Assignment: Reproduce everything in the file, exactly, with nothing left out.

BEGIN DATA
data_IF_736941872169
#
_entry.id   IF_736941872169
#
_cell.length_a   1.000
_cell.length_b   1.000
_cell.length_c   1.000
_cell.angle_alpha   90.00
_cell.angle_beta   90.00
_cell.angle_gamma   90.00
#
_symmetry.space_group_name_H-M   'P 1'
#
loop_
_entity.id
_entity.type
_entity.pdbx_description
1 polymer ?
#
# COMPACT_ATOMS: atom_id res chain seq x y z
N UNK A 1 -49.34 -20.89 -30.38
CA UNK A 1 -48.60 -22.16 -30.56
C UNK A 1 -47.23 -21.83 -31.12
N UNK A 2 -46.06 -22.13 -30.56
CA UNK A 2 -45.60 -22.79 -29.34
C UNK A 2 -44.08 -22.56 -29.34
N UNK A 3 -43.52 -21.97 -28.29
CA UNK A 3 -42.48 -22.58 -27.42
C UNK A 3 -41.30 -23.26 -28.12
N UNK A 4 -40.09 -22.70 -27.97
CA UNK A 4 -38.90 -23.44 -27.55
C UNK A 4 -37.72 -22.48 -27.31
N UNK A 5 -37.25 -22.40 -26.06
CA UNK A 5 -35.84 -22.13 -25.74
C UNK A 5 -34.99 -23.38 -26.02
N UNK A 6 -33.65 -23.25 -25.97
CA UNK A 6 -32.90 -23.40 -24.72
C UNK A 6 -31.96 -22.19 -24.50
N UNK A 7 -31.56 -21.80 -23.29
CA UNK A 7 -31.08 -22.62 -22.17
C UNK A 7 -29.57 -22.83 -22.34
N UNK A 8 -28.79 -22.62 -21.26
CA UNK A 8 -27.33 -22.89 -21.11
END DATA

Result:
data_IF_736941872169
#
_entry.id   IF_736941872169
#
_cell.length_a   1.000
_cell.length_b   1.000
_cell.length_c   1.000
_cell.angle_alpha   90.00
_cell.angle_beta   90.00
_cell.angle_gamma   90.00
#
_symmetry.space_group_name_H-M   'P 1'
#
loop_
_entity.id
_entity.type
_entity.pdbx_description
1 polymer ?
#
# COMPACT_ATOMS: atom_id res chain seq x y z
N UNK A 1 -49.34 -20.89 -30.38
CA UNK A 1 -48.60 -22.16 -30.56
C UNK A 1 -47.23 -21.83 -31.12
N UNK A 2 -46.06 -22.13 -30.56
CA UNK A 2 -45.60 -22.79 -29.34
C UNK A 2 -44.08 -22.56 -29.34
N UNK A 3 -43.52 -21.97 -28.29
CA UNK A 3 -42.48 -22.58 -27.42
C UNK A 3 -41.30 -23.26 -28.12
N UNK A 4 -40.09 -22.70 -27.97
CA UNK A 4 -38.90 -23.44 -27.55
C UNK A 4 -37.72 -22.48 -27.31
N UNK A 5 -37.25 -22.40 -26.06
CA UNK A 5 -35.84 -22.13 -25.74
C UNK A 5 -34.99 -23.38 -26.02
N UNK A 6 -33.65 -23.25 -25.97
CA UNK A 6 -32.90 -23.40 -24.72
C UNK A 6 -31.96 -22.19 -24.50
N UNK A 7 -31.56 -21.80 -23.29
CA UNK A 7 -31.08 -22.62 -22.17
C UNK A 7 -29.57 -22.83 -22.34
N UNK A 8 -28.79 -22.62 -21.26
CA UNK A 8 -27.33 -22.89 -21.11